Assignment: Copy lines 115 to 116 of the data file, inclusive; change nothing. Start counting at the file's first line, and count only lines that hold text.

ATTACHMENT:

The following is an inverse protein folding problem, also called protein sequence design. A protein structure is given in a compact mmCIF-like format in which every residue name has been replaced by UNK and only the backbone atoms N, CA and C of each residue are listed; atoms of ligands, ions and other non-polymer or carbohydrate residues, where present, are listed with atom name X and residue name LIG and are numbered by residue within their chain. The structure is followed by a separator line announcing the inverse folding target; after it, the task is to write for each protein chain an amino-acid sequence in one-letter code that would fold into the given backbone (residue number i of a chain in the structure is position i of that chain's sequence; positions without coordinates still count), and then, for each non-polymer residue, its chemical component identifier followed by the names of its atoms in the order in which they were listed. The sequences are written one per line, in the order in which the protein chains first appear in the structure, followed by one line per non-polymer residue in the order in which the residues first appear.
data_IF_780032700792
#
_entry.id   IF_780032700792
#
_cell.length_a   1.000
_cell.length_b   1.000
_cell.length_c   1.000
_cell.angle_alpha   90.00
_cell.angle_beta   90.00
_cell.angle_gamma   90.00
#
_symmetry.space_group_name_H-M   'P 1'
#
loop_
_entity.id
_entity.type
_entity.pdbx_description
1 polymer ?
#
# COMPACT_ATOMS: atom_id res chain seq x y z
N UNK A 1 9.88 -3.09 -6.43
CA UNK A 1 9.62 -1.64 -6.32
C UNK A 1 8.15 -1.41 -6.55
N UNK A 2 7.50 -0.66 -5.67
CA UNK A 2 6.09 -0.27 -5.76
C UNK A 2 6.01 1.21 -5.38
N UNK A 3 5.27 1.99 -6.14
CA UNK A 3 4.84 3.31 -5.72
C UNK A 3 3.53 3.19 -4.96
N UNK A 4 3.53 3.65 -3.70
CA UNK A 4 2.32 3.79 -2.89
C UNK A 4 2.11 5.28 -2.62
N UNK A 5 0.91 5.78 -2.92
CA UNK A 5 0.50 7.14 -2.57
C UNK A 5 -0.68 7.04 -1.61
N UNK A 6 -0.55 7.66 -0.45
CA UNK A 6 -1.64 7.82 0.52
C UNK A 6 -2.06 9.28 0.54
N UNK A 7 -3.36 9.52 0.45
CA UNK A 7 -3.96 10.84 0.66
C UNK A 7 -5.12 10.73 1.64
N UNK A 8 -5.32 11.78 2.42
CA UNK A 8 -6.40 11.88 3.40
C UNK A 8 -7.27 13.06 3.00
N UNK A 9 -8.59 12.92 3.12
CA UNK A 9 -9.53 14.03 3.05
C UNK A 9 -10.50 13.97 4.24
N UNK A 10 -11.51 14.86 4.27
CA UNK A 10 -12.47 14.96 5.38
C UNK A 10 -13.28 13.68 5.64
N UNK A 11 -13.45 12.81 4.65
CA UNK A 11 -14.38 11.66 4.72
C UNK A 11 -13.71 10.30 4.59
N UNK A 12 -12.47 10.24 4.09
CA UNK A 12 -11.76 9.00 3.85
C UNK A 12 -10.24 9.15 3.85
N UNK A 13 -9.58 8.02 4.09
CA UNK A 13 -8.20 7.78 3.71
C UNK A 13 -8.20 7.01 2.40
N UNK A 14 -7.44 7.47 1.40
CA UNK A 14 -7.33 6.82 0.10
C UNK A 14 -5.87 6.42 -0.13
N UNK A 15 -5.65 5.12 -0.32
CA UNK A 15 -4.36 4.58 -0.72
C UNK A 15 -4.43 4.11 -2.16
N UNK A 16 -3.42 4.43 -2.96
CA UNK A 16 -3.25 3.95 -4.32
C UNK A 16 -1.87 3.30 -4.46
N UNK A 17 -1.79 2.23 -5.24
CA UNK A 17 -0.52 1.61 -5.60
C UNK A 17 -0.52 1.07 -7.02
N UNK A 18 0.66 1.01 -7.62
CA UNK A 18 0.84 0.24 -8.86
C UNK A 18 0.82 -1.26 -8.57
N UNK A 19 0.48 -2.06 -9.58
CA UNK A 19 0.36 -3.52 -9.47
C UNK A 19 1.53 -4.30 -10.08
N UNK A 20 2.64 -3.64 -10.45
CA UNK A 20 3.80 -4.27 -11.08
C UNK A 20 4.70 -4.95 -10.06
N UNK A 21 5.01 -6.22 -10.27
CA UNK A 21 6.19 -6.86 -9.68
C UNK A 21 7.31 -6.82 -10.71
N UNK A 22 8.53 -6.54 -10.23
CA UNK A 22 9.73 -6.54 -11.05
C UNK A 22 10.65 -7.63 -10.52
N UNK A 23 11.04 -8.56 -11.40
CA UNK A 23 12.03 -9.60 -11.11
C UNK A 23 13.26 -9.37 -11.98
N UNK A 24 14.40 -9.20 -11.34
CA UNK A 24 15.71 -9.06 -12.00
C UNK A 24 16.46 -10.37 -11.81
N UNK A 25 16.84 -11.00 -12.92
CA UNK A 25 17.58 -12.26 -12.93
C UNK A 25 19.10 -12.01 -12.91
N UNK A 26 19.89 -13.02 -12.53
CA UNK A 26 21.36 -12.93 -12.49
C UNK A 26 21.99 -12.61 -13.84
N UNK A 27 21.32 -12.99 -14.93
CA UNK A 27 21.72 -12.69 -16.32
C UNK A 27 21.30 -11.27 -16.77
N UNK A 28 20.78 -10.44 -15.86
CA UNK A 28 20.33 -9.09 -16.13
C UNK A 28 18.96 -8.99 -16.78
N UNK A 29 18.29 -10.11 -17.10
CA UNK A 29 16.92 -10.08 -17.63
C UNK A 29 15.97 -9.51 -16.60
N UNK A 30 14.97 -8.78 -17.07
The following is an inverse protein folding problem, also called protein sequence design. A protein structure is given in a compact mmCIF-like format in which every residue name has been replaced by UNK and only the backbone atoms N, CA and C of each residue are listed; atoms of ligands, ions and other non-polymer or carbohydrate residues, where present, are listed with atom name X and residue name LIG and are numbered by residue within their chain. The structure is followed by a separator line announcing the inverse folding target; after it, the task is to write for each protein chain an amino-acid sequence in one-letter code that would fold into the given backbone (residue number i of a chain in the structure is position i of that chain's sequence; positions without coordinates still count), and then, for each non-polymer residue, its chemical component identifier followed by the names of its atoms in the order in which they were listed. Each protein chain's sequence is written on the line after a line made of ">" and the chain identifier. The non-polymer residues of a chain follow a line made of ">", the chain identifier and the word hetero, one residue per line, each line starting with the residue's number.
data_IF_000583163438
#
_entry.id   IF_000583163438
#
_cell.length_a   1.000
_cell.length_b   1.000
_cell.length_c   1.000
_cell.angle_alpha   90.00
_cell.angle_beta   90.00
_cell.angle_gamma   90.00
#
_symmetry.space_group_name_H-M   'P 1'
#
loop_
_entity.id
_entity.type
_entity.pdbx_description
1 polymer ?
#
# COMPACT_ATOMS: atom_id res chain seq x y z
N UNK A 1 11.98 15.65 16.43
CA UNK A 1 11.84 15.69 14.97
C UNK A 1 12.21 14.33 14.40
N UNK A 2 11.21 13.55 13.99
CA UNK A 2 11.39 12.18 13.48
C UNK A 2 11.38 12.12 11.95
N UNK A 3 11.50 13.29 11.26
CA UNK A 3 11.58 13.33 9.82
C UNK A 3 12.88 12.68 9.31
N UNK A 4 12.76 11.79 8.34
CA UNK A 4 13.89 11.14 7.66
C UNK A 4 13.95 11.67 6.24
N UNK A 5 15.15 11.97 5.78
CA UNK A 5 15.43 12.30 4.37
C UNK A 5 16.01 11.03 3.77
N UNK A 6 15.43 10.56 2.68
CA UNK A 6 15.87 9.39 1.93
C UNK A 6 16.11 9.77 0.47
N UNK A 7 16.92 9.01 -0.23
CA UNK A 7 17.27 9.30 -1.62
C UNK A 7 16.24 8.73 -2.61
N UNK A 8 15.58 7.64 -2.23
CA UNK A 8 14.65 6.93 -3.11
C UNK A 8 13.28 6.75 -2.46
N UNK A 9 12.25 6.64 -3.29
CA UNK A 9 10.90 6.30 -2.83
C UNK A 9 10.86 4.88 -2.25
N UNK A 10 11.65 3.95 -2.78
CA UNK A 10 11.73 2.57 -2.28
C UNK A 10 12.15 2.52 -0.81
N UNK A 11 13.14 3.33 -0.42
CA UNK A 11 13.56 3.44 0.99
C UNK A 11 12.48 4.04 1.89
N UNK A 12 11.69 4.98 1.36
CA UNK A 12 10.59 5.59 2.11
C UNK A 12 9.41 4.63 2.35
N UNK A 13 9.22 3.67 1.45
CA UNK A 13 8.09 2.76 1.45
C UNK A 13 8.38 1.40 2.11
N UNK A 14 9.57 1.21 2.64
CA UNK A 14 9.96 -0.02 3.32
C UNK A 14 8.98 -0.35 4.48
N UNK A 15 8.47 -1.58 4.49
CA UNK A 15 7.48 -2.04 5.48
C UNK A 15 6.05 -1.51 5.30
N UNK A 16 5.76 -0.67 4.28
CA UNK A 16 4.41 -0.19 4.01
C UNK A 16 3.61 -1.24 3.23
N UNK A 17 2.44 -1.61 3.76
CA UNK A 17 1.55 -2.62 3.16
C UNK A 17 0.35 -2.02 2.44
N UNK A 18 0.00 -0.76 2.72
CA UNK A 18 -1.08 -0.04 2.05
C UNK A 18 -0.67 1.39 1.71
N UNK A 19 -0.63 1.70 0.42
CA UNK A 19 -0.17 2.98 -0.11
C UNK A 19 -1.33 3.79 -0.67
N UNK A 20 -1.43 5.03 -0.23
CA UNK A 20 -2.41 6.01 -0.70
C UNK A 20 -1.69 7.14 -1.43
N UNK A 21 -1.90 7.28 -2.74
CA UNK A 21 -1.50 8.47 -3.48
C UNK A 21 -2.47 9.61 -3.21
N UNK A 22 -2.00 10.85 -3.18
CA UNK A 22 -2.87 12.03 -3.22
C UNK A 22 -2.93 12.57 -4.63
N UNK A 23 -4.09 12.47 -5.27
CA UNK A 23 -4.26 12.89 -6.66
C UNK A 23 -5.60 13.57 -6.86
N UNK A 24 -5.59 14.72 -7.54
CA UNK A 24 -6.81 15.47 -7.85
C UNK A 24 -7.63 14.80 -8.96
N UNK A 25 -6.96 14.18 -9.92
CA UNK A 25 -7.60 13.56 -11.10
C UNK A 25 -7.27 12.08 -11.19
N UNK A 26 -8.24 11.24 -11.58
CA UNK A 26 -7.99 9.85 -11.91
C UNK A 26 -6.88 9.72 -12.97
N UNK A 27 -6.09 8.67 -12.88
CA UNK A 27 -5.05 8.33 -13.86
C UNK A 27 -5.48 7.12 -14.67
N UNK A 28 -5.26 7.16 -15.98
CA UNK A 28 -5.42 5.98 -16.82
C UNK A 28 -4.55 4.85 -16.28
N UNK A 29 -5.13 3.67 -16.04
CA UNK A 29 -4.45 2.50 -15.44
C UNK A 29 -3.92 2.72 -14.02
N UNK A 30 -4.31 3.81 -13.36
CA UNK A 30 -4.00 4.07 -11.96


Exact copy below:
_cell.length_a   1.000
_cell.length_b   1.000